The term “broke college student” was created for a reason. In the span of four years, or more in some cases, you will work, and spend, toward a college degree. This is likely the first time you will be on your own and taking care of yourself. It's time to think about your own personal finances. I worked part time all through college. It was a great way for me to make some extra income.
Trying to save money while in college can feel like a daunting task. But it doesn't have to be. You can save on necessities like food, clothing and shelter and still have funds for the fun stuff, like entertainment.
Below are some ideas for how to save that you may not have thought about, but keep in mind that you should explore options and determine which ideas would work best for your situation.
Ask the professor if all of the books listed are required. However, be sure to double check to see if the professor is the author of the books listed first. There’s no need to insult the person that has control over your grade before the class even starts.
For the required materials, you can save money by:
At some colleges and universities, living on campus is a better and cheaper option, but at others that don’t require added transportation options, living off campus can help save money.
Consider renting a house or becoming a nanny. Once you have a core group of friends, you can rent a house along with several roommates. Your cost of living may decrease, drastically, in some cases, and you may have more freedom than you had while living on campus.
A very rewarding option can be to become a live in nanny. You will likely receive room and board in exchange for your time watching the kids. The key here is to make sure that the family understands that you will need time “off the clock.” If you are required to watch the children weekdays and weekends all day, you will likely lose out on important study time and sleep.
I have to admit, I probably think about my clothing a bit more than the next person. I want to make sure I look my best no matter where I go, so college was an interesting time for me. If you are fashion conscious, here are some ways to save money on clothing.
Looking for designer duds? Find stores that resell gently used designer clothing. If you're into wearing new clothes, there are stores that sell new designer items that were overstocked.
Keep it Simple
Not so image conscious? Buy a college sweatshirt. This is a staple piece that you can throw on before walking to class. You are guaranteed never to look out of place. And you can wear it almost anywhere. In fact, I'm wearing my college sweatshirt at this very moment.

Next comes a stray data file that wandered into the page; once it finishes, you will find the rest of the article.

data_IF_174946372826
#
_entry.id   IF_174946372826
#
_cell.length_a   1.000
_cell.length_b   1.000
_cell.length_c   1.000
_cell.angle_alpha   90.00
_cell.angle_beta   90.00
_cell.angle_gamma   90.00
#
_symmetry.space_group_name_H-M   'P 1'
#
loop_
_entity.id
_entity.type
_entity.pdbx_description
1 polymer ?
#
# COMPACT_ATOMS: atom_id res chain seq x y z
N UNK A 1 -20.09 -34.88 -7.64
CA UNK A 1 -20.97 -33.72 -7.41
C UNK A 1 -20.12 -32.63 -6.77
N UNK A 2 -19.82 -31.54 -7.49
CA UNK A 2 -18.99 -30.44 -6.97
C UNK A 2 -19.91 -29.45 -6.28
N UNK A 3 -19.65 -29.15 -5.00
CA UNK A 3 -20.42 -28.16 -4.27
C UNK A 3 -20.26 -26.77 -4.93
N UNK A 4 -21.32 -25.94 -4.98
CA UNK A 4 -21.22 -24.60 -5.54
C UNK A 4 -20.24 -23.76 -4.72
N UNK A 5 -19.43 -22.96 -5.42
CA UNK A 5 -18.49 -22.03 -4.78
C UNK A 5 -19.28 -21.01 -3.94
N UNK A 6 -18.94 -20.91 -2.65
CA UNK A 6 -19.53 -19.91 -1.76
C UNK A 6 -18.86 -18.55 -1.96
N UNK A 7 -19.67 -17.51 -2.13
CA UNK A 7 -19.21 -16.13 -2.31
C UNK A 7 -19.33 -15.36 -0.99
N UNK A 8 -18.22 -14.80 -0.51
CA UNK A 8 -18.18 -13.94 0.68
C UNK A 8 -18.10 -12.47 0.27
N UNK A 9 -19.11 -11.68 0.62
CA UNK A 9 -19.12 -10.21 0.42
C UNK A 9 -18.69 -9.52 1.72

Free Food at College Events
My college always has a welcome barbecue at the start of the semester. If you timed it just right, you could get there early for lunch and visit again right before things closed down to get dinner. You obviously don't want to eat hot dogs and baked beans every day. But getting free food at college events will help you save money.
If you decide to cook for yourself all semester, check to see if your college has a pantry. At my college, there is a student pantry where you can pick up canned goods and condiments, for free! The entire pantry is stocked from alumni who remember what being a “broke college student” feels like. They will likely remind you to donate to the pantry once you become an alum as well, so make sure you keep in mind the students that come after you.
And now, the most important part of college. Fun!
There are plenty of ways to have free fun in college. For example, you can join the student union or a special interest group. Kickball league anyone?
There are also free plays and student specials on movies. Find out what perks are offered in your college’s town. Many local places have a college night or college special if you show your student ID.
So, perhaps you've saved some money and now you want to know how to make extra money...
Take on a part-time job. Here are 3 typical jobs that you can get as a college student.
Federal Work Study
This is another great way to combine study time with a paycheck. Be sure to check the requirements for eligibility.
Internships can be paid or unpaid. While I would recommend looking for a paid internship to help offset the cost of going to college, an unpaid internship can launch you into your career just as well.
You've just combined something you have to do, with something you get paid to do. Congratulations!
Well, there are 24 hours in the day and 168 hours in a 7 day week. Expect 2 hours of study for every hour of in class time. A 15 hour course load typically requires 30 hours outside of class. That's only 45 hours a week. Factor in 8 hours of sleep each night and you're at 101 hours. If it takes you 2 hours a day to shower, dress and get back and forth to class, you still have 53 hours each week for extracurricular activities, a part time job and fun!
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